[on Pei's TV]  Pei nods.
 
[on Pei's TV]  Pei says, "Have the kids come back to school
               yet?  If so, what are they saying about the
               MUSE now?"
 
[on Pei's TV]  Miss-K says, "Everyday I am asked, WHEN can
               I come back on line?"
 
[on Pei's TV]  Wlad says, "The children are eager to get
               back on-line and are stating that they have
               projects to work on, and they really want to
               check their mail."
 
[on Pei's TV]  Miss-K says, "I called all the MUSE kids
               into the library this morning and they were
               all talking at once.  They did not want to
               leave to go back to class."
 
[on Pei's TV]  Avalon says, "We believe we are just seeing
               the tip of the iceberg.  We believe we are
               on the wave of the future.  This medium is a
               window to a new way of learning."
 
[on Pei's TV]  Avalon looks at Miss-K remembering the child
               who said, “You don't think I am stupid, do
               you?”
 
[on Pei's TV]  Miss-K says, "The kids are so proud of the
               NY Times article.  They all want copies of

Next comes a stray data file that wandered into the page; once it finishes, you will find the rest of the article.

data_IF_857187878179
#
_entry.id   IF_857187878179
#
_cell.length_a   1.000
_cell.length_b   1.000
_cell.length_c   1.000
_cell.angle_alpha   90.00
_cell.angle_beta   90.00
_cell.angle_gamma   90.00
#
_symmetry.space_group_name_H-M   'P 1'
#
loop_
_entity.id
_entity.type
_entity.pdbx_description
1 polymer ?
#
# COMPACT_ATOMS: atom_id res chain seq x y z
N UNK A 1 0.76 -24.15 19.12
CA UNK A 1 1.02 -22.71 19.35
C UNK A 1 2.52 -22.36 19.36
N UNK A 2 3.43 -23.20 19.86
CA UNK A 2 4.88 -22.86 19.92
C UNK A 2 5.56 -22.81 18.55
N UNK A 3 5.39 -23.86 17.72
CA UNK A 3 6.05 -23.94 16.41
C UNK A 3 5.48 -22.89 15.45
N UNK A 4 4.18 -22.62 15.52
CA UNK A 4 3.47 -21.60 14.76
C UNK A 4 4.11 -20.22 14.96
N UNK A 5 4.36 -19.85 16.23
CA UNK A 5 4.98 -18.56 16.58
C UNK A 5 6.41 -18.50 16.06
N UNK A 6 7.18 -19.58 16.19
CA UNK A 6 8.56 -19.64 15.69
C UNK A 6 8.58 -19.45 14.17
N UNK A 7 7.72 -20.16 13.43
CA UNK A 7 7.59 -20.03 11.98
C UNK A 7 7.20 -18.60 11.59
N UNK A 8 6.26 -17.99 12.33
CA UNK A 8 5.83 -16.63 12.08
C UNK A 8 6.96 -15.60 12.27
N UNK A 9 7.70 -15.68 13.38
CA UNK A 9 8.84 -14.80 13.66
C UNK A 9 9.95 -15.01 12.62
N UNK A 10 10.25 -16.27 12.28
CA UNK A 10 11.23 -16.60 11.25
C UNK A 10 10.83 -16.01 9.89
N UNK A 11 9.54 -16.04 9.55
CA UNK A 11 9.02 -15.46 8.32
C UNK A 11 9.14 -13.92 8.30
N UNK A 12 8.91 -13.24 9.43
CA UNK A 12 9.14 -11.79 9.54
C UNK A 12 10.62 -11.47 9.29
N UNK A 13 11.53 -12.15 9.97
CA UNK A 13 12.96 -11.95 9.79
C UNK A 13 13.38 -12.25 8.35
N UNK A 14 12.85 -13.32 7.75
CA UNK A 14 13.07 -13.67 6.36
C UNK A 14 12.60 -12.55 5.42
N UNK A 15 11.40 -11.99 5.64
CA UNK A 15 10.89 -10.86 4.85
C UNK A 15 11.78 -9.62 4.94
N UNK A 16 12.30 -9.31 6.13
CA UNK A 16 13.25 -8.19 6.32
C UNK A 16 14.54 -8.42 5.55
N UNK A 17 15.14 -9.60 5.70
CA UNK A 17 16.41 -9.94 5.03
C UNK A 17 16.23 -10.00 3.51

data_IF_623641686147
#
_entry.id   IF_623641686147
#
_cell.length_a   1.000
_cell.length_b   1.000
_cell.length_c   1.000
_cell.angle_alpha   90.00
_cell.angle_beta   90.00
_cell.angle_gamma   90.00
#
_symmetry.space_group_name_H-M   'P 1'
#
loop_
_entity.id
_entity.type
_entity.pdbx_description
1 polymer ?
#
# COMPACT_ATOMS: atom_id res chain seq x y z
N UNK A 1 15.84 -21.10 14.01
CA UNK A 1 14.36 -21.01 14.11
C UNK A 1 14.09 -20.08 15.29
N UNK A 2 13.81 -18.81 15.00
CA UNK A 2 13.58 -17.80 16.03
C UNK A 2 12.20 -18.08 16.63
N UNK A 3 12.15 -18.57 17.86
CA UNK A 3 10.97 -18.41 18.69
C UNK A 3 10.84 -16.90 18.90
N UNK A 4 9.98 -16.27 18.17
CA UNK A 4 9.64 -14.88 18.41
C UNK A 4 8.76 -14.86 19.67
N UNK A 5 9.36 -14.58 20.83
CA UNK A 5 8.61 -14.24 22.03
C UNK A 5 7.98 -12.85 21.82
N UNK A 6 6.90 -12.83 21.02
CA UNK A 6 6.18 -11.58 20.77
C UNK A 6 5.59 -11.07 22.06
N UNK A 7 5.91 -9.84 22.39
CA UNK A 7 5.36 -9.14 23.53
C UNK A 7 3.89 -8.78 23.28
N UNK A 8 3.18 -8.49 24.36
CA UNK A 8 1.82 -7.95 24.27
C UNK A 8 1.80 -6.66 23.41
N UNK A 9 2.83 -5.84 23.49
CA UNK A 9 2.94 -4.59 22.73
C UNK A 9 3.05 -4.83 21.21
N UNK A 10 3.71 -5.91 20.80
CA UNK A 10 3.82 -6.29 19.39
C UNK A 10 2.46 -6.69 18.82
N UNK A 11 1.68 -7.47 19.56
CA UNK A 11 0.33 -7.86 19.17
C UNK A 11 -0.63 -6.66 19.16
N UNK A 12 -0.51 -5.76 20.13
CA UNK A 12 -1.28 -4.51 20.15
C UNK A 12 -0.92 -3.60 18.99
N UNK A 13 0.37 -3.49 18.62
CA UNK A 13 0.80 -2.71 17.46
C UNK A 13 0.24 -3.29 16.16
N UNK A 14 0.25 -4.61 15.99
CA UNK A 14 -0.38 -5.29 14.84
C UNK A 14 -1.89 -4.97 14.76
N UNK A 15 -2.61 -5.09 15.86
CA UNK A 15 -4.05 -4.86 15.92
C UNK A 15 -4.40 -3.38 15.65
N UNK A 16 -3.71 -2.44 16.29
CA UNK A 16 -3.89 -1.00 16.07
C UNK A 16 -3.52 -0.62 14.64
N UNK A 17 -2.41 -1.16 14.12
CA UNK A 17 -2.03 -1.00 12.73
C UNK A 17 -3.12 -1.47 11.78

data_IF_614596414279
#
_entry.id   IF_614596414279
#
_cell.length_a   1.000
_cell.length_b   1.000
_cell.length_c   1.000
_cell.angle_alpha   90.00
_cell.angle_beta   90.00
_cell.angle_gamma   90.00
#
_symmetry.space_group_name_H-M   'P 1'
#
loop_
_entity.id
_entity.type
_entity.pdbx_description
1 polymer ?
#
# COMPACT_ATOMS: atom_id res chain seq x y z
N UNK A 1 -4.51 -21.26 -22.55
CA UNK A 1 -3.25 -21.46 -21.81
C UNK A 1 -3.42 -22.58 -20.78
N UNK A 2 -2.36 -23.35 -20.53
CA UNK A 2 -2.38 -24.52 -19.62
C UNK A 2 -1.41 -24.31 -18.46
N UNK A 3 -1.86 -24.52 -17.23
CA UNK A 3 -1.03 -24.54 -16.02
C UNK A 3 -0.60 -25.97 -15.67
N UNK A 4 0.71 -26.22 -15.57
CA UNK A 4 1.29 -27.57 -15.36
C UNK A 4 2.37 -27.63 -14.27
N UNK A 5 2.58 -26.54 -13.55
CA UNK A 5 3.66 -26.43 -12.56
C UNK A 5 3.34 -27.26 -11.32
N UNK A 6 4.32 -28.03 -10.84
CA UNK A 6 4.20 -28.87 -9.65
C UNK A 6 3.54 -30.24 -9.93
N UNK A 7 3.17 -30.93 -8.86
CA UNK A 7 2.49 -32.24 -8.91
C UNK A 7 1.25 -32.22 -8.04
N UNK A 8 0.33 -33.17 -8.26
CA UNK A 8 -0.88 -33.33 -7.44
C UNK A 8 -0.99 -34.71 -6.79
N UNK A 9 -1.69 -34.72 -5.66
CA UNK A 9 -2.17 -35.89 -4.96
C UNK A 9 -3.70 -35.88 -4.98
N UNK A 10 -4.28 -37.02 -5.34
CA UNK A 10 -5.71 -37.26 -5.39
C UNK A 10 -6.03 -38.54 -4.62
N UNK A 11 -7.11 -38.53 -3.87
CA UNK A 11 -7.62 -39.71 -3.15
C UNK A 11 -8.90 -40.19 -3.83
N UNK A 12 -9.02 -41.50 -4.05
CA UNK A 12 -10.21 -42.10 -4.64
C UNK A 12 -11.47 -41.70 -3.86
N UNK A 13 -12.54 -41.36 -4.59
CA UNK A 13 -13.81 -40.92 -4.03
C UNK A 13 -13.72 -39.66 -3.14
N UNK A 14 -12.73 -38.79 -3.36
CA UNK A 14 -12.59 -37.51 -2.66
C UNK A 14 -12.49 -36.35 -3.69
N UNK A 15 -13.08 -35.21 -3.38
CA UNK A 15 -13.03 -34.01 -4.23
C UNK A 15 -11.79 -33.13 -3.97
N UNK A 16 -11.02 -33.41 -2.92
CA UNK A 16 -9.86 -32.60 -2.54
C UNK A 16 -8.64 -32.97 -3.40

it."
 
[on Pei's TV]  Pei says, "How did the parents react to Camp
               MariMUSE?"
 
[on Pei's TV]  Miss-K says, "We had an enormous turn out on
               the parent day.  We were amazed.  The
               parents are especially proud of their
               children.  I think it raises their self-
               esteem too."
 
[on Pei's TV]  Lila says, "Many parents had to take off
               work, with no pay, to attend any function to
               which they were invited.  Such as
               graduation"
 
[on Pei's TV]  Wlad says, "Some even rode over on the
               school bus to be here."
 
[on Pei's TV]  Woody says, "When the parents first met with
               us, PC volunteers and Wlad, There was a very
               small turn out.  After the camp was over
               there was almost 100 percent parent
               participation."
 
[on Pei's TV]  Lila says, "Running Wind's parents went to
               great lengths to attend graduation, they
               VERY proud of him and his accomplishments."
 
[on Pei's TV]  Wlad says, "And parents who had never heard
               their children talk about what they were
               doing at school were getting rave reviews